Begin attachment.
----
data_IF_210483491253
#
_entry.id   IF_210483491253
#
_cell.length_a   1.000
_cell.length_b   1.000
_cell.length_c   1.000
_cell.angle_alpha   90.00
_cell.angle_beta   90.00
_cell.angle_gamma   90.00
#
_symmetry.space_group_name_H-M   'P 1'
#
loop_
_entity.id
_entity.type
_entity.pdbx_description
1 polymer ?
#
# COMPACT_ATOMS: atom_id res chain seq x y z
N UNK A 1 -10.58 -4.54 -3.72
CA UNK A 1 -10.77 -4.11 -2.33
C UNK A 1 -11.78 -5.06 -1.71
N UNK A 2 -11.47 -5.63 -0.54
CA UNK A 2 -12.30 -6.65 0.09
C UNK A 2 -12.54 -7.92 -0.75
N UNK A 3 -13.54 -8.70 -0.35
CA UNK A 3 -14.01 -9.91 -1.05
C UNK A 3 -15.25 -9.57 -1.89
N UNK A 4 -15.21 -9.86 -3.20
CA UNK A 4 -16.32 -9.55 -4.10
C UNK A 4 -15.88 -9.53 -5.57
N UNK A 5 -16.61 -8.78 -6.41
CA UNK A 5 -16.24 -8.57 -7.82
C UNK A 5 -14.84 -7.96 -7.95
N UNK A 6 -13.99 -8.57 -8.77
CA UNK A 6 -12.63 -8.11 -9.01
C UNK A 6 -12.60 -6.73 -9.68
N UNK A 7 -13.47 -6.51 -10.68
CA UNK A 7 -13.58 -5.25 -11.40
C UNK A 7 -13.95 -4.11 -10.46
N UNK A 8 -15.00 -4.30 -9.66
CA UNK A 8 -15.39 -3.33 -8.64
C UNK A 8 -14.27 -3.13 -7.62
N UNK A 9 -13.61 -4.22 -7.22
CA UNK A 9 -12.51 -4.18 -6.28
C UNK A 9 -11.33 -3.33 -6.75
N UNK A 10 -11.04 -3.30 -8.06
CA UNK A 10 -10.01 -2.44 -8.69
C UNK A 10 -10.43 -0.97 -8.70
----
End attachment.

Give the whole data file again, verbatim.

data_IF_210483491253
#
_entry.id   IF_210483491253
#
_cell.length_a   1.000
_cell.length_b   1.000
_cell.length_c   1.000
_cell.angle_alpha   90.00
_cell.angle_beta   90.00
_cell.angle_gamma   90.00
#
_symmetry.space_group_name_H-M   'P 1'
#
loop_
_entity.id
_entity.type
_entity.pdbx_description
1 polymer ?
#
# COMPACT_ATOMS: atom_id res chain seq x y z
N UNK A 1 -10.58 -4.54 -3.72
CA UNK A 1 -10.77 -4.11 -2.33
C UNK A 1 -11.78 -5.06 -1.71
N UNK A 2 -11.47 -5.63 -0.54
CA UNK A 2 -12.30 -6.65 0.09
C UNK A 2 -12.54 -7.92 -0.75
N UNK A 3 -13.54 -8.70 -0.35
CA UNK A 3 -14.01 -9.91 -1.05
C UNK A 3 -15.25 -9.57 -1.89
N UNK A 4 -15.21 -9.86 -3.20
CA UNK A 4 -16.32 -9.55 -4.10
C UNK A 4 -15.88 -9.53 -5.57
N UNK A 5 -16.61 -8.78 -6.41
CA UNK A 5 -16.24 -8.57 -7.82
C UNK A 5 -14.84 -7.96 -7.95
N UNK A 6 -13.99 -8.57 -8.77
CA UNK A 6 -12.63 -8.11 -9.01
C UNK A 6 -12.60 -6.73 -9.68
N UNK A 7 -13.47 -6.51 -10.68
CA UNK A 7 -13.58 -5.25 -11.40
C UNK A 7 -13.95 -4.11 -10.46
N UNK A 8 -15.00 -4.30 -9.66
CA UNK A 8 -15.39 -3.33 -8.64
C UNK A 8 -14.27 -3.13 -7.62
N UNK A 9 -13.61 -4.22 -7.22
CA UNK A 9 -12.51 -4.18 -6.28
C UNK A 9 -11.33 -3.33 -6.75
N UNK A 10 -11.04 -3.30 -8.06
CA UNK A 10 -10.01 -2.44 -8.69
C UNK A 10 -10.43 -0.97 -8.70